Somehow I just knew that the news just would not be good. As I sat in that little room waiting for my doctor to come in, the sinking feeling in my stomach only got stronger. He showed me the x-ray. There is a stone taking up residence in my right kidney that is about a third of the size of the kidney itself. The best course of action is to surgically insert a tube in my kidney that will help the stone dissolve. I’m not sure I understand all of the science behind it, but I have been through the procedure and having to live with this tube on several occasions. Everything about it is downright miserable.
Most people know that I try to be a positive person in every situation I face. I don’t always succeed; I’ve been known to crash hard sometimes. But I try to look for the good in most things. Looking for the good has been difficult in this. First, inserting the tube in my kidney is not a fun process. Although I am sedated, I am awake. And because I have cerebral palsy my entire body goes into spasm for an extended period of time. I can feel the tube going in and it is instantly uncomfortable. Usually, it stays in for about six weeks or so. This time will probably have to be longer because of the size of the stone.
The tube is stitched in place and because I have full feeling in my body I feel every time it moves even just a little. That means every time I twist my body in my wheelchair or every time I transfer into my bed or into the shower, the tube moves, causing me pain. And when that tube is not where it is supposed to be, the pain is intense. The tube also drains into a leg bag that measures the same distance to the floor as my feet. I have been known to step on this tube often, putting a strain on the tube. The other side effect of the tube not being in place is that I leak pee all over everything I own. That is humiliating and demeaning. It’s safe to say that there isn’t much about this tube that I like. I also have lots of trauma around this particular procedure. The first time I had it done was at KU Med. The anesthesiologist who did it neglected to look at my chart before he started. Therefore, he didn’t know I had cerebral palsy. When I was spasming badly on the table, he was angry and he said “Stop wiggling! Do you want me to puncture a lung?” Apparently, he had a reputation for talking to his patients like that. His residents thought it was hilarious and were egging him on the whole time. I was sobbing when I was wheeled into the recovery room.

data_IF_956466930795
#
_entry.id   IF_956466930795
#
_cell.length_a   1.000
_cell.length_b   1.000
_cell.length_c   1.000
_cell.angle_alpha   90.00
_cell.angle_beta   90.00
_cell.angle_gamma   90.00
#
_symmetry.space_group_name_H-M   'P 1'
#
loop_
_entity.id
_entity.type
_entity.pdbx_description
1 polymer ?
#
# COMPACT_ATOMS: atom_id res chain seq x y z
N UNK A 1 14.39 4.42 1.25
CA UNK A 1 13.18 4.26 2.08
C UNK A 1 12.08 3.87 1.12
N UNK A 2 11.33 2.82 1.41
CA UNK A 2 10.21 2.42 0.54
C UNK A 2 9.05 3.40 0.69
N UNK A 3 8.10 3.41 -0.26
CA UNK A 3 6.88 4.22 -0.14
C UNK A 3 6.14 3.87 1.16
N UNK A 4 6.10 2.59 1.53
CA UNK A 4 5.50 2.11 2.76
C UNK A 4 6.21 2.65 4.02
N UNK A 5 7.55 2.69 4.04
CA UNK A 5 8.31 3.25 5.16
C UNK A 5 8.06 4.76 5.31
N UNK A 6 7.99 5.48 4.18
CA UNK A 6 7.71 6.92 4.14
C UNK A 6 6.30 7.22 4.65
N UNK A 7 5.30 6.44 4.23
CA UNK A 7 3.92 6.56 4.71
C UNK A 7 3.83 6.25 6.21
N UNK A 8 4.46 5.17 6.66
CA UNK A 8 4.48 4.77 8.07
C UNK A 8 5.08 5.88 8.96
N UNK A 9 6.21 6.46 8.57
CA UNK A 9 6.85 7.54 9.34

I have known my current urologist for more than 20 years. Yesterday, after we looked at the x-rays, he patiently listened to all of my concerns. Then he told me to drink as much water as I could for the next few days while he tried to think of an alternate solution. And if there is an alternate solution, I am confident he will think of it. Even if we have to do this surgery, he will be with me every step of the way.
When I got home the phone rang. It was my neurologist’s office. I have a pump in my abdomen that delivers a medicine called baclofen directly into my spinal cord fluid. The medicine is supposed to reduce my spasms. I heard yesterday that it is time for the pump to be replaced. When I had the pump originally put in, something went wrong and I leaked large amounts of spinal cord fluid for a long time. The only remedy was total bedrest, which I had to do for about two months before everything got back to normal.
Yesterday was hard.
But even with all I am facing, I realized some good things. I have a full team of caregivers these days. Three of my caregivers are guys, and they have been known to lift me pretty easily when I can’t successfully transfer myself. Members of my church would probably bring some meals by if I asked. They are pretty generous like that. I could even probably even find some people who would be willing to watch movies and play cards with me. Whatever happens, I am going to take it one day at a time. It’s going to be hard. There is no question.
I bet I can find the good if I look for it.